Format

Send to

Choose Destination
Arch Pediatr Adolesc Med. 2003 Dec;157(12):1219-26.

The incidence of pain in children with severe cognitive impairments.

Author information

1
Pediatric Pain Research Laboratory, IWK Health Centre, Halifax, Nova Scotia, Canada. lbreau@ns.sympatico.ca

Abstract

BACKGROUND:

Children with severe cognitive impairments are believed to suffer pain frequently.

OBJECTIVE:

To document the frequency, duration, and intensity of pain experienced by children with severe cognitive impairments.

DESIGN:

Cohort study using surveys during 1 year.

SETTING:

Tertiary-care pediatric center for 3 provinces in eastern Canada.

PARTICIPANTS:

Caregivers of 94 children and adolescents with moderate to profound mental retardation, aged 3 to 18 years (mean age, 10.1 years [SD, 4.3 years]). Forty-four children had cerebral palsy and 59 had a seizure disorder; 83 lived with family, and 11 in group homes. Main Outcome Measure Caregivers completed 4 semistructured telephone surveys, reporting the cause, duration (in minutes), and intensity (on a scale of 0-10) of children's pain during the previous week.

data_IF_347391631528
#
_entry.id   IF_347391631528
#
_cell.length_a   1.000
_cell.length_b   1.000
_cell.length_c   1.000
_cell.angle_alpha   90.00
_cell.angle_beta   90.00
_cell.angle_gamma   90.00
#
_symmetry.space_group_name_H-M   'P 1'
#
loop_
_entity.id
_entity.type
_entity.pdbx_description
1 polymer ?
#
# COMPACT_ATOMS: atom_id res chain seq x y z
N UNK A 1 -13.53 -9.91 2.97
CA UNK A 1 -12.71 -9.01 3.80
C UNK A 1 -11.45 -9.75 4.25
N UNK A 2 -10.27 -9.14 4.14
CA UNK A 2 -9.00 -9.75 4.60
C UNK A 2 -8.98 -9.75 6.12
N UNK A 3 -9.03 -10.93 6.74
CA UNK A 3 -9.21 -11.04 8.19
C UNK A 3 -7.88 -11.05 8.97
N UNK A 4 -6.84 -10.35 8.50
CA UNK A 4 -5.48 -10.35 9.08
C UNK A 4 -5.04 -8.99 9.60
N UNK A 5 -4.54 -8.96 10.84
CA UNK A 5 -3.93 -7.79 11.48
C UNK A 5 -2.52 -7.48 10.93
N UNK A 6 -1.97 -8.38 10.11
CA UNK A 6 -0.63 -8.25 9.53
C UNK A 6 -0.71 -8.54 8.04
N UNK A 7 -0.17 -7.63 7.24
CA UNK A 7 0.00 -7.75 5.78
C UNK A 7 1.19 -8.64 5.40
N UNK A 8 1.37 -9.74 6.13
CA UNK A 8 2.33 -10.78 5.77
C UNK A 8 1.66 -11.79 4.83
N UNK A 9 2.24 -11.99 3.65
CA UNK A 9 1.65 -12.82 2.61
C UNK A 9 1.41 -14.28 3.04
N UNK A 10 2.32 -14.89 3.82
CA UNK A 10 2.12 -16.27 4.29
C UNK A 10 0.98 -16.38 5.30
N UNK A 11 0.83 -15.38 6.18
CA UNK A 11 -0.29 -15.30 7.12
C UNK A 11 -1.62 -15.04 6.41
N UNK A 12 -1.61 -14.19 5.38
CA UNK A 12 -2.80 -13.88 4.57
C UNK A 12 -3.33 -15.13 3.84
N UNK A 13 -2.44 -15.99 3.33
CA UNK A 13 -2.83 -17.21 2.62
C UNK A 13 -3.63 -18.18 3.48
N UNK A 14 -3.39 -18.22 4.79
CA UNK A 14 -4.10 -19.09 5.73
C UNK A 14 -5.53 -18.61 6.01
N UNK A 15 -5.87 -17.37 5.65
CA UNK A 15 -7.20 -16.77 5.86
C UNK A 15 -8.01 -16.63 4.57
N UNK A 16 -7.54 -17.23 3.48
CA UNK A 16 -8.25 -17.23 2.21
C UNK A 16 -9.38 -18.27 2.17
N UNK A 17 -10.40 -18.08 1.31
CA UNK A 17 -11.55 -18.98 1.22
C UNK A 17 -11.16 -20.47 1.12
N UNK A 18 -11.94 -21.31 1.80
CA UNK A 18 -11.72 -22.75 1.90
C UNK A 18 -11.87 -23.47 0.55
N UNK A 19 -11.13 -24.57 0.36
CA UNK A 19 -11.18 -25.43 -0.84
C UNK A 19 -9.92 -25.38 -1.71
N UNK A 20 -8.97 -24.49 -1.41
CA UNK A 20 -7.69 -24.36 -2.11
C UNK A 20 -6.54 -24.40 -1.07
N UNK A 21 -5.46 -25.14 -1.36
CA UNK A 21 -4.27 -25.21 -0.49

RESULTS:

A total of 406 episodes of pain occurred. During a 4-week period, 73 children (78%) experienced pain at least once, and 58 (62%) had nonaccidental pain. Accidental pain was most frequent (n = 28 [30%]), followed by gastrointestinal tract (n = 21 [22%]), infection (n = 19 [20%]), and musculoskeletal (n = 18 [19%]) pain. Each week, 33 to 49 children (35%-52%) had pain. Mean pain duration was longer than 9 hours per week (SD, 1.7-2.4 hours). Mean intensity was 6.1 (SD, 2.2) for nonaccidental pain and 3.8 (SD, 2.1) for accidental pain. Children with the fewest abilities had more nonaccidental pain (F4,89 = 3.7; P =.007), and children with greater motor abilities had more accidental pain (F4,89 = 2.8; P =.03). Pain did not vary with demographic characteristics.

CONCLUSIONS:

Children with severe cognitive impairments experience pain frequently, mostly not due to accidental injury. Children with the fewest abilities experience the most pain.

PMID:
14662579
DOI:
10.1001/archpedi.157.12.1219
[Indexed for MEDLINE]

Supplemental Content

Full text links

Icon for Silverchair Information Systems
Loading ...
Support Center